TRUCKEE, Calif. — To quote Jimi Hendrix, “Music is my religion.” And, like many Truckee residents, I am a “Bay Area Transplant.” My husband and I have always loved the cultural offerings of the city, but grew weary of its negatives — traffic, crime, etc.
We moved to Truckee 16 years ago because of the obvious — its scenic beauty, outdoor activities, and close-knit community. But, we still miss some of the positives of the San Francisco. Which is why when we find a place that reminds us of the city, it’s a huge score. Moody’s has always been one of those places for us. But, fairly recently, I discovered that Moody’s has even more to offer than just great music, ambiance, food and beverage — it offers an annual jazz camp for kids with instructors who are world-renowned musicians at no charge!
For the past 7 years, the host of this event, JJ Morgan, has assembled highly acclaimed jazz musicians to educate our children about jazz and promote a passion for making music. For five days, more than 50 kids ranging in age from 10-17 have the unbelievable opportunity to train with the best of the best. Each day they learn a new song, and every day they are taken on a different musical journey through the various jazz genres — from traditional jazz, to blues, funk, reggae/ska and New Orleans jazz. They begin each morning with an introductory lesson, then split up into breakout groups depending on which type of instrument they play — be it horns, strings or drums. They then come together at the end of the day to perform as a group. These talented instructors encourage the kids to improvise and take chances with solos — every solo ending in a supportive round of applause. On the last day, they parade through downtown Truckee “New Orleans” style and then march back to Moody’s for a final performance for the parents.
As a parent of two children (one of whom was old enough to participate this year), I was tremendously grateful. As a music lover, I was in heaven. Parents were invited to stay for the day, so every morning I made a point of hanging around for the introductory lesson and an “on the fly” performance by some of the most talented musicians I’ve ever had the pleasure of hearing. Not only is the camp an opportunity of a lifetime for the kids, but every night during the camp these extraordinarily talented musicians jam in the lounge at Moody’s and invite the students to jam with them — also, for free!
Most of the musicians have returned year after year for this event. Not for the money (of course) but for the love of teaching and sharing their extensive knowledge and passion for music with our children. The lineup included the leader of the group, Adam Theis, from San Francisco, amazing trombonist, composer, founding member of the Jazz Mafia and member of Shotgun Wedding Quintet; Deszon Claiborn, also from San Francisco on drums; Liberty Ellman from New York on guitar; composer Todd Sickafoose, also from New York on upright bass; Grammy nominated Peter Apfelbaum from New York on piano; Grammy nominated composer/producer Ben Wendel from New York on saxophone; and our own tremendously talented Brian Hess of Quartet Minus One on saxophone. I must give honorable mention to one of my favorite multi-year participants who couldn’t make it this year but very much wanted to, Dublin — rapper extraordinaire of Shotgun Wedding Quintet.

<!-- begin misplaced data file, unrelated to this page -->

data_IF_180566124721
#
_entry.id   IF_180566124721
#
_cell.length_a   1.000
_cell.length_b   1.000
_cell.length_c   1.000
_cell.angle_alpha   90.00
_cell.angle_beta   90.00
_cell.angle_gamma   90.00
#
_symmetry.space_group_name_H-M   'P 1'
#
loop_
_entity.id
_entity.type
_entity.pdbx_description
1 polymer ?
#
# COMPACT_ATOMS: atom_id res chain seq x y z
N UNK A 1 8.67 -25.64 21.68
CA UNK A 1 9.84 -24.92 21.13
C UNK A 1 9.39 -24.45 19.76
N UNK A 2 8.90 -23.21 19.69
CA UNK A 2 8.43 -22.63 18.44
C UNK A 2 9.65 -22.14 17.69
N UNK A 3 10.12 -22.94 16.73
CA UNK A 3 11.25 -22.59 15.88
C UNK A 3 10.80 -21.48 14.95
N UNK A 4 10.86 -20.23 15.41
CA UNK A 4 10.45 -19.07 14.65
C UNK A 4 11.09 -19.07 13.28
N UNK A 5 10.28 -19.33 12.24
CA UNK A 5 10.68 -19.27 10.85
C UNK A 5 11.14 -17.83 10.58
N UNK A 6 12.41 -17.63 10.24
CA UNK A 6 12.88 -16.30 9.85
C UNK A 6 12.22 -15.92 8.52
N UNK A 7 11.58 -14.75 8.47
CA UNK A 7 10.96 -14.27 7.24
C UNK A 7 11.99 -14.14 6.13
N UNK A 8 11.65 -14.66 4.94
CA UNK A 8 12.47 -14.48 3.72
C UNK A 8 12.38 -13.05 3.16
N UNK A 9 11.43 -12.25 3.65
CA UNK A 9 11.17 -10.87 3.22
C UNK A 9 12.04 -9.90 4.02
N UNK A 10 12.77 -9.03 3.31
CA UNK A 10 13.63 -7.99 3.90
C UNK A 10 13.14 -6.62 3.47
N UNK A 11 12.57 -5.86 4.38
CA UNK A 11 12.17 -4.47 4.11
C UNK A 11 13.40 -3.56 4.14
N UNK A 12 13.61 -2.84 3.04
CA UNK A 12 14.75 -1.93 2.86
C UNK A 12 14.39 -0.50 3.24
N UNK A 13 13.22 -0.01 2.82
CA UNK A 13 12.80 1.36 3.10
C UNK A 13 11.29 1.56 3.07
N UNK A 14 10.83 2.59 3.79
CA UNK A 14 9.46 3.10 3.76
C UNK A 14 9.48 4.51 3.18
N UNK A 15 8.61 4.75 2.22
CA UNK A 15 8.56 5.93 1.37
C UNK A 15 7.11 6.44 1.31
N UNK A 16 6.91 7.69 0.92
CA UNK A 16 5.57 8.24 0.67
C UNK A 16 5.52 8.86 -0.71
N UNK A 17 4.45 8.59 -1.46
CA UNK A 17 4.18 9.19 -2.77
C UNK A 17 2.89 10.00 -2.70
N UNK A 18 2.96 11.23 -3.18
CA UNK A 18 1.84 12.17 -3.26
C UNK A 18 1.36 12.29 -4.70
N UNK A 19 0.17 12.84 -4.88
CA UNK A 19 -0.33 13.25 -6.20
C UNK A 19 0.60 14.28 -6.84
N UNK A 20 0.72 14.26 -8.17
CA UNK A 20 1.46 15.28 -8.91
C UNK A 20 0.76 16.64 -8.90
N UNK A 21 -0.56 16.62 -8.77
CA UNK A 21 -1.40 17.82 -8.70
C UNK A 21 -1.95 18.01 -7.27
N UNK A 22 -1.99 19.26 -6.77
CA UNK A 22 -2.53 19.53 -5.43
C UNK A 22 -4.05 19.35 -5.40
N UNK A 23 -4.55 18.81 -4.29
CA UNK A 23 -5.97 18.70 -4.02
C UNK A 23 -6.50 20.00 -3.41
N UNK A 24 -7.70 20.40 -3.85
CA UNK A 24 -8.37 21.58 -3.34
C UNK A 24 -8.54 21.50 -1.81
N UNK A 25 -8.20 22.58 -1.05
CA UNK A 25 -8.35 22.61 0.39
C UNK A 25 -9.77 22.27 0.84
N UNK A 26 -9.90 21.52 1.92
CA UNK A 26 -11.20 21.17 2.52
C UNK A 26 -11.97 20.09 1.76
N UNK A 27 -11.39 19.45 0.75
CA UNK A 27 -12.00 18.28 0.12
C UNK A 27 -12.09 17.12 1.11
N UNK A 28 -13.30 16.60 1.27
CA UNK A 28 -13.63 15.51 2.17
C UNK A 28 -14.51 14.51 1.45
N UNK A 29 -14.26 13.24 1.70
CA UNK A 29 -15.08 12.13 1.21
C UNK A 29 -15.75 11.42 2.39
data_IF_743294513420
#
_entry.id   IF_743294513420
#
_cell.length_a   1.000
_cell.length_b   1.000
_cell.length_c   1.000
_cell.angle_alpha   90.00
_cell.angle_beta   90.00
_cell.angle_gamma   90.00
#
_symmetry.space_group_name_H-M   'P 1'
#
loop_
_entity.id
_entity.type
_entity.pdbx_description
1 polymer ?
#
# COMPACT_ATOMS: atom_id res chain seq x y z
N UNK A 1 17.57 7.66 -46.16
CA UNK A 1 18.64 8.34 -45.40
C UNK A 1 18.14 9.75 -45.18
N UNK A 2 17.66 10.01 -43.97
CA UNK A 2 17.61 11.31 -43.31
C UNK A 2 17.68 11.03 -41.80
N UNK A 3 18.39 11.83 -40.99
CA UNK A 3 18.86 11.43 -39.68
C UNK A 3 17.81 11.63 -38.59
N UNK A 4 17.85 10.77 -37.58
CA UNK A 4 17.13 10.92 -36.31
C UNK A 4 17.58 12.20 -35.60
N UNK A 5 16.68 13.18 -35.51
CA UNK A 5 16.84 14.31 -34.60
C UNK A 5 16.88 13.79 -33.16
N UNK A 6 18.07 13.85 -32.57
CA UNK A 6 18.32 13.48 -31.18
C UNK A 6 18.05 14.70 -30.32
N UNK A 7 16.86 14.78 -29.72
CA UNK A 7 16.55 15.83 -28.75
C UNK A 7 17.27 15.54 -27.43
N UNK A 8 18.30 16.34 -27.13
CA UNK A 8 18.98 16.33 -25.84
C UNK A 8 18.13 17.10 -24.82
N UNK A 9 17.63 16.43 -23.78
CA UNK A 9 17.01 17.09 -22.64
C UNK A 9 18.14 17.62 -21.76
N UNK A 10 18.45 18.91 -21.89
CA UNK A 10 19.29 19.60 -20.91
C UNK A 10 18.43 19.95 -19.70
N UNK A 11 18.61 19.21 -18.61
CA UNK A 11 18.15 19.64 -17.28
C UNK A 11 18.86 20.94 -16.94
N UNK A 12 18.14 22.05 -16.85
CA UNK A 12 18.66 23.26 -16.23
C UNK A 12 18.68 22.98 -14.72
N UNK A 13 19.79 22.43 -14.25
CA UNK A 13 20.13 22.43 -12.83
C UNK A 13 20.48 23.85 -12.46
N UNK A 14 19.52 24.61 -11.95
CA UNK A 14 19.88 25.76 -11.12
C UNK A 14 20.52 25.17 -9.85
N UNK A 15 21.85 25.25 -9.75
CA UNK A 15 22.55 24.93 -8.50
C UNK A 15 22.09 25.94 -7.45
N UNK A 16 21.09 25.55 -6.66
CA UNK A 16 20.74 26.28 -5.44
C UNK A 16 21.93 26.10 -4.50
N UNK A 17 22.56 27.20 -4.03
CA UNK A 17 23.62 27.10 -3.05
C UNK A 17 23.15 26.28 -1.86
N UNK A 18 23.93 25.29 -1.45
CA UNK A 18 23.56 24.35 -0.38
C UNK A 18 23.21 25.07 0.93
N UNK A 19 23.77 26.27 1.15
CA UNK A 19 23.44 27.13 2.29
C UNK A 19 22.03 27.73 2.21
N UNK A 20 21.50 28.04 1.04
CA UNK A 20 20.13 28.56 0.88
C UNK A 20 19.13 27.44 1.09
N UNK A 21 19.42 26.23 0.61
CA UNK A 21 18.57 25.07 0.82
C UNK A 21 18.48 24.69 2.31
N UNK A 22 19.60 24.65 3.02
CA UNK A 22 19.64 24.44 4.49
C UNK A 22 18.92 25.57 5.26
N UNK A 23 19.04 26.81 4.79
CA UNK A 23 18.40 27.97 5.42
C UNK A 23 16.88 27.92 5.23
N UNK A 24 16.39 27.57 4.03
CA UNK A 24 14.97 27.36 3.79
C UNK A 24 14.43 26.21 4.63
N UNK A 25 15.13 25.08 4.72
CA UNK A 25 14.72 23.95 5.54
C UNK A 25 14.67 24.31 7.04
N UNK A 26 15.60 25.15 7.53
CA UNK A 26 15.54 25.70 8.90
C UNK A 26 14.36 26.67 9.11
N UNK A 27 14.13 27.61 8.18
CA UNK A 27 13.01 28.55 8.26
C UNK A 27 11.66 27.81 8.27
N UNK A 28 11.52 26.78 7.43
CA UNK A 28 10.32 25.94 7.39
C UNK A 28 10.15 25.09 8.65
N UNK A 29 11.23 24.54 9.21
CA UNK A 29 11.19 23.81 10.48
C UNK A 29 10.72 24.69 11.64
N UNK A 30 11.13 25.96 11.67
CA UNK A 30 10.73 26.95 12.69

Planning, organizing, funding and hosting this event is, needless to say, no small feat, but is clearly a labor of love for JJ. This last year was particularly challenging due to the economy, but when asked if JJ would consider charging a fee for the camp, he unequivocally responds with a “No.” While he also appreciates everything the Truckee/Tahoe area has to offer in terms of its beauty, outdoor sports, etc., he recognizes the lack of support and funding for music and the arts. By providing the children of our community this opportunity (at no charge) to learn and be exposed to such talent and music of the highest quality, he is promoting an appreciation for music and all that it does for the minds, the hearts and the souls not only of our community’s children but the community as a whole.
Erin de Lafontaine is a Truckee resident.